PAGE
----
Anselmo, Joseph C. "House, Senate at Odds Over Intel Smallsats." Aviation Week & Space Technology, 13 Nov. 1995, 24-25.
The Senate intelligence committee has sided with the NRO and DCI Deutch that "smallsat technologies should be examined further before building a spacecraft." Larry Combest, chair of the House intelligence committee, is continuing to push for building a smallsat prototype.
Aviation Week & Space Technology. Editors. "KH-11 Recons Modified." 9 Oct. 1995, 28.
The KH-11 reconnaissance satellite system is being modified "so it can provide more real-time/broad area coverage.... The new satellite system will have about eight times the data downlink rate" of existing systems.... The resolution capabilities of the modified version will still be relatively high."
Broad, William J.
1. "Spy Satellites' Early Role Coming Clear." New York Times, 12 Sep. 1995, B5, B10.
Replays some of the recent Corona revelations, with large photographs to illustrate.
2. "U.S. Will Deploy Its Spy Satellites on Nature Mission." New York Times, 27 Nov. 1995, A1, A14 (N).
A new program "is directing spy satellites to study about two dozen ecologically sensitive sites around the world. Ultimately, it is to monitor about 500 sites.... The data will be archived for future generations of scientists and will remain secret for now to conceal the abilities of the nation's reconnaissance systems." Scientists involved in the project note that "spy satellites are better than civilian remote-sensing craft, like Landsat or Spot, which orbit the earth for the United States and France respectively.... For the fiscal year 1996, the Administration requested $17.6 million for the environmental work, and appropriations conferees allotted $15 million."
Cassata, Donna. "Spy Budget Cleared for Clinton; Plan for New Agency Curbed." Congressional Quarterly Weekly Report, 23 Dec. 1995, 3894-3895.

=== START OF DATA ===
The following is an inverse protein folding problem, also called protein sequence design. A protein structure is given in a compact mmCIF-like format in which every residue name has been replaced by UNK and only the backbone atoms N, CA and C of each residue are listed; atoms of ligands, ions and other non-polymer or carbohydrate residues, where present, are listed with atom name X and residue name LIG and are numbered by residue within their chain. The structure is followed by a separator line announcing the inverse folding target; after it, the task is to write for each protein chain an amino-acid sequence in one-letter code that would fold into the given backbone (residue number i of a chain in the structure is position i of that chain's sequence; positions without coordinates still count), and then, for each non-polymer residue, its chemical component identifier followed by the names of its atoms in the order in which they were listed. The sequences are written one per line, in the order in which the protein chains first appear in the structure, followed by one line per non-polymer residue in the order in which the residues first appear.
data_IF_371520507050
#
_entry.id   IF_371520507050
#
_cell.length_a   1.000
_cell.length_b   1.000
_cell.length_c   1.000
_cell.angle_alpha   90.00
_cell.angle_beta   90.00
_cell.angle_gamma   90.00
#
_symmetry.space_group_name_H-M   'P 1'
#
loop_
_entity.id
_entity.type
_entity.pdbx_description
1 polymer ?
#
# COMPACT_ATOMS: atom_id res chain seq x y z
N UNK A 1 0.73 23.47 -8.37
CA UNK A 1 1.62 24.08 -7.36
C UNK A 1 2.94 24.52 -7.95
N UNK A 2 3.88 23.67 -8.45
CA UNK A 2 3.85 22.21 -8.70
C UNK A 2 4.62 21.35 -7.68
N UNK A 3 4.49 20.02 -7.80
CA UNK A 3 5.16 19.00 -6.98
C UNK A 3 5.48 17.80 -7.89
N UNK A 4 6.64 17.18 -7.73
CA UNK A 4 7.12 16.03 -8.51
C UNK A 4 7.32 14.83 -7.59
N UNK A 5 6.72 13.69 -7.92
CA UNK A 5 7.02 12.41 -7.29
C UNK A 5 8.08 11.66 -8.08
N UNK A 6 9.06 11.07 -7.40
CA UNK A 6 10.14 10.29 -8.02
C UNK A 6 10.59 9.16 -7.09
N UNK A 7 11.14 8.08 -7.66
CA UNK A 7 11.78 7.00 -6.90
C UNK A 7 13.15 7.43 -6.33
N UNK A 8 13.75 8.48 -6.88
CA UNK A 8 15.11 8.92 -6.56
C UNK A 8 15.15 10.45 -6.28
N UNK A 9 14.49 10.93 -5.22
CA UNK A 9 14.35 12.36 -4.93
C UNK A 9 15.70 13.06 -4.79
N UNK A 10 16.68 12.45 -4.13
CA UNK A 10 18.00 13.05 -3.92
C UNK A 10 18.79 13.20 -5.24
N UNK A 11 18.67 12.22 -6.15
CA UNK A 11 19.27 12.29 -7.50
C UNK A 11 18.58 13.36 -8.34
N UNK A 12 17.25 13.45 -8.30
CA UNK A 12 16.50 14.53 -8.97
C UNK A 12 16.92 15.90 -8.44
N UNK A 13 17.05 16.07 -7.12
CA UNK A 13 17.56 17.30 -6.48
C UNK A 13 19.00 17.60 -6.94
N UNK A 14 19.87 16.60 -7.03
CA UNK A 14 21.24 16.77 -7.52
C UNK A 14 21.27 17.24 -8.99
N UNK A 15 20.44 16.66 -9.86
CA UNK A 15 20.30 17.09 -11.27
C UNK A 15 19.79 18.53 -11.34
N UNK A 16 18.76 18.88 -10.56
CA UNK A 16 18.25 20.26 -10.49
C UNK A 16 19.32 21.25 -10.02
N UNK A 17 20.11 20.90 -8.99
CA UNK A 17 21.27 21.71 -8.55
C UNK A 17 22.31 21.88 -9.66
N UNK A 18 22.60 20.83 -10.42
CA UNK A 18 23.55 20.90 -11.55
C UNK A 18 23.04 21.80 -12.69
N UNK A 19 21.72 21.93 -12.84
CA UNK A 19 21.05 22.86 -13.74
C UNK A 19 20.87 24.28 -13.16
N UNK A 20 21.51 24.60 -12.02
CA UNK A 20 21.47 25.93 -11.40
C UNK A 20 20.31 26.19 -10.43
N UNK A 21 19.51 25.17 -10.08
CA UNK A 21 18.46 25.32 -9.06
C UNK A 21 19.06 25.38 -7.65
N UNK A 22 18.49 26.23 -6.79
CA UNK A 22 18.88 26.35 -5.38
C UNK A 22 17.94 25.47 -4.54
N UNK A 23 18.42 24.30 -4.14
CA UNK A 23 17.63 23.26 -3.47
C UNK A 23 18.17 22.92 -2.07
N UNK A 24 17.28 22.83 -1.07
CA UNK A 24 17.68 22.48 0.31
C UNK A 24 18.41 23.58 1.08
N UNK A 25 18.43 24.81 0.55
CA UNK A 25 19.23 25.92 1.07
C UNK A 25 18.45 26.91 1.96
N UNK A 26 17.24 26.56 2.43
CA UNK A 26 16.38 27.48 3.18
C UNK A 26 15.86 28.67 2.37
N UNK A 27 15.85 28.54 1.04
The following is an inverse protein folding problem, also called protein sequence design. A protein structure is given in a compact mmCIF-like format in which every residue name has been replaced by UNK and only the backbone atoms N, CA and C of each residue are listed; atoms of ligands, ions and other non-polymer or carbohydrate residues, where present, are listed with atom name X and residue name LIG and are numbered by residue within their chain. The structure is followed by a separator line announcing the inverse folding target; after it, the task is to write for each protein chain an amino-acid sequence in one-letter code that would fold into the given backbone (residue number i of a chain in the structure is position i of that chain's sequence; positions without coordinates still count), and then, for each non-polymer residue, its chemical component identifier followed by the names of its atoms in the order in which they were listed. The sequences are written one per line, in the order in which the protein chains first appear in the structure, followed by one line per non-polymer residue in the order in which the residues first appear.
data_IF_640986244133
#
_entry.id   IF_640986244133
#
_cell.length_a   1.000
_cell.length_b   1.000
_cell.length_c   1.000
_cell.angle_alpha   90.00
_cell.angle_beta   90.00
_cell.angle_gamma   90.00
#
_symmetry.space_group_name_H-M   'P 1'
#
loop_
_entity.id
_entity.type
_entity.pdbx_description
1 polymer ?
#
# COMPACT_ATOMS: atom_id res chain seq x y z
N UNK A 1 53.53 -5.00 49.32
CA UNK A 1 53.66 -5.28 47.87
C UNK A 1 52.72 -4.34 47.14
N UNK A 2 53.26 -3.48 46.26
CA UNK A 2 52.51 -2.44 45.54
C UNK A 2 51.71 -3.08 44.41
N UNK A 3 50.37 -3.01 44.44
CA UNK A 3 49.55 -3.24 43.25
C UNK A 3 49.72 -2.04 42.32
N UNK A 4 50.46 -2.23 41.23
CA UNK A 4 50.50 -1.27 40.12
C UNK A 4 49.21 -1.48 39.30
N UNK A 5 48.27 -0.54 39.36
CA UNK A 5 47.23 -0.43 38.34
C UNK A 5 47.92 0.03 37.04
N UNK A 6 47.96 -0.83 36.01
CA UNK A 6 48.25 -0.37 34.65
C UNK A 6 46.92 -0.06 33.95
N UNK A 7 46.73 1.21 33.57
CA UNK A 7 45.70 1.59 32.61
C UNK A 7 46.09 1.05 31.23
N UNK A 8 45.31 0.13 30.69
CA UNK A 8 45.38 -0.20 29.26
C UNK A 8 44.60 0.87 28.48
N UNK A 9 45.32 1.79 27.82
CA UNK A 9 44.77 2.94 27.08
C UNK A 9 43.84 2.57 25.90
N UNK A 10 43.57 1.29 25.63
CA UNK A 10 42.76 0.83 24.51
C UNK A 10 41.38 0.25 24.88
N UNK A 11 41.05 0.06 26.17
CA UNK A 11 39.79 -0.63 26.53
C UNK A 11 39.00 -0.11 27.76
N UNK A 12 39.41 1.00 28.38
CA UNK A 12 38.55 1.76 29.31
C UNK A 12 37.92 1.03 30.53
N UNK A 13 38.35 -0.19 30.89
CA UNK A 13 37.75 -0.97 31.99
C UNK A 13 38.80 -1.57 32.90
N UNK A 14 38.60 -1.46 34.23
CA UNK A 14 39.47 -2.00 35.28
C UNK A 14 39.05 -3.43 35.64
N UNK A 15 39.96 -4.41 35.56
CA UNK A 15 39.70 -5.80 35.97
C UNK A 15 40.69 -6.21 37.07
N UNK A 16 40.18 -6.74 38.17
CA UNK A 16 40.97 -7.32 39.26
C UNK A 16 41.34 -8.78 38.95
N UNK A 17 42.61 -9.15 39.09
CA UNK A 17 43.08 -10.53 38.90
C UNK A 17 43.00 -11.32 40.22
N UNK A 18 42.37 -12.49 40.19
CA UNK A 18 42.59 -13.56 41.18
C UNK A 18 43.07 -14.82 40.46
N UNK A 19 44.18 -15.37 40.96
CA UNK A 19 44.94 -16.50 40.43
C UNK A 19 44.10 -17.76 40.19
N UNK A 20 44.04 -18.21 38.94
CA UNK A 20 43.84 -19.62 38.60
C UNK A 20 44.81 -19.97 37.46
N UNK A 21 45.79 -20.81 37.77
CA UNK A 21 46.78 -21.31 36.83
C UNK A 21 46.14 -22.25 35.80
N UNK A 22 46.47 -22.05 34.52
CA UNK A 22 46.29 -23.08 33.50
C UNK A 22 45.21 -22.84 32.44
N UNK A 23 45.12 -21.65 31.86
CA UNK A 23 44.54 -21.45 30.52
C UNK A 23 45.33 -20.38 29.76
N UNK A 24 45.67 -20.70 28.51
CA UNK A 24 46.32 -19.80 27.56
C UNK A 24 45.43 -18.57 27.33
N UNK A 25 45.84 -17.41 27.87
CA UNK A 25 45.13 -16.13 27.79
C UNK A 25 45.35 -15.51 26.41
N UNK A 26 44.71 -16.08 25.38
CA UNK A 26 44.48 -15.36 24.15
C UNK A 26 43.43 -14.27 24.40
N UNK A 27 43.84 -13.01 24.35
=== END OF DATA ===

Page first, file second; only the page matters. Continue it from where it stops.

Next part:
On 21 December 1995, the House and the Senate passed the fiscal 1996 intelligence authorization bill. "The bill reportedly authorizes about $28 billion." In a compromise on the smallsat issue, DCI Deutch will be allowed to "appoint a special panel that will recommend how to proceed in acquiring small satellites."
Covault, Craig. "Cooperative Recon Gains Momentum." Aviation Week & Space Technology, 9 Oct. 1995, 28-29.
Officials from the United States, Russia, Europe, and Japan are discussing the possibility of combining the capabilities of classified reconnaissance spacecraft "for broader international utilization in crisis monitoring and peacekeeping operations."
Day, Dwayne A. "CORONA: A View Through the KEYHOLE." Intelligence Watch Report Quarterly 2, no. 1 (1995): 17-21.
This article concerns the declassification on 24 Feb. 1995 of CORONA, ARGON, and LANYARD satellite programs and release of additional photographs at a 23-24 May 1995 symposium. The author includes five photographs, but the quality of reproduction limits their usefulness in this form.
Friedman, Norman. "World Naval Developments: Satellite Reconnaissance Upgraded." U.S. Naval Institute Proceedings 121, no. 12 (Dec. 1995): 91-92.